One of the tools that teachers in school use a lot is called Padlet. We know that Padlet is used in universities and there may be Padlet users amongst our readers. However, it wasn’t something that I’d used much, so I decided to take a look at it.
Padlet (https://padlet.com/) describes itself as ‘productivity software’ which makes collaboration easier. It’s designed around the idea of a wall or a board, to which you and users can add cards or notes. The cards can contain text, images, links, videos and files.
To create a Padlet board you will need to create an account – you can have a free account, which provides you 3 boards and an upload of 10Mb. You will also see adverts on this free version. You can sign-in with Google or create your own account. Students can contribute to the boards without creating an account, although if you want to know what who has posted what they will need to set-up an account. Boards can be private or public, and you can control who you invite to post to the boards. (Have a look at our post on polling software and privacy considerations)
There seem to be two uses that are obvious for Padlet – the first is for curation or research type activities, and the second is for collecting feedback for students.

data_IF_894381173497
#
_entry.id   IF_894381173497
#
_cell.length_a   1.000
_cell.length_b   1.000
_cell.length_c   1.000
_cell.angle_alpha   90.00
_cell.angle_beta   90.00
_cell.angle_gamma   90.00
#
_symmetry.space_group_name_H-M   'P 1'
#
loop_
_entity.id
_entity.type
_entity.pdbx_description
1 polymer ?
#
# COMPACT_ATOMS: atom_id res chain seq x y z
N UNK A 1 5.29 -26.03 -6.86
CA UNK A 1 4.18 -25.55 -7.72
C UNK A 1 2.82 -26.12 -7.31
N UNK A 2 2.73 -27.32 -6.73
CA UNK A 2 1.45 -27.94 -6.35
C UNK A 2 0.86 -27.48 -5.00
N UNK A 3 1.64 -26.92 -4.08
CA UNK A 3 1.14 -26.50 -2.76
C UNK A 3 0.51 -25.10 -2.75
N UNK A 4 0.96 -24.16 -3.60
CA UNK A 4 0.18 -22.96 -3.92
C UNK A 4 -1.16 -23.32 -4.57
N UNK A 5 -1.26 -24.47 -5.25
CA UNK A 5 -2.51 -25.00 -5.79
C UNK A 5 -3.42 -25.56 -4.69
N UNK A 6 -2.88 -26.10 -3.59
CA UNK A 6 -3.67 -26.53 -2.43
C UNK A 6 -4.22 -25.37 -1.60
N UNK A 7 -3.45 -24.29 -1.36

You can find lots of case studies of schools, colleges and universities using Padlet to allow students to collaboratively collect resources and materials. This could be for group presentations and projects or for seminar preparation. A nice example is with Foundation Year Psychology undergraduates at University of Sussex (https://journals.gre.ac.uk/index.php/compass/article/view/714)
Many of us may also have seen Padlets used to facilitate interaction in lectures or presentations. Students can post up their questions to a Padlet wall during a lecture allowing the lecturer to view comments and questions. Used in this way, Padlet has some of the same tools as other polling software. While it doesn’t allow participants to answer questions, it’s a great way of collecting text-based responses. And these can be used later, or archived for future reference.
There’s a very useful set of resources from University of Derby (https://digitalhandbook.wp.derby.ac.uk/menu/toolbox/padlet/). Do be aware that this contains information specific to Derby staff, but you should find the ideas useful. If you’re already a Padlet users, do get in touch; we’re always looking for guest bloggers. Also, you may want to consider putting in a paper proposal for July’s Learning and Teaching conference.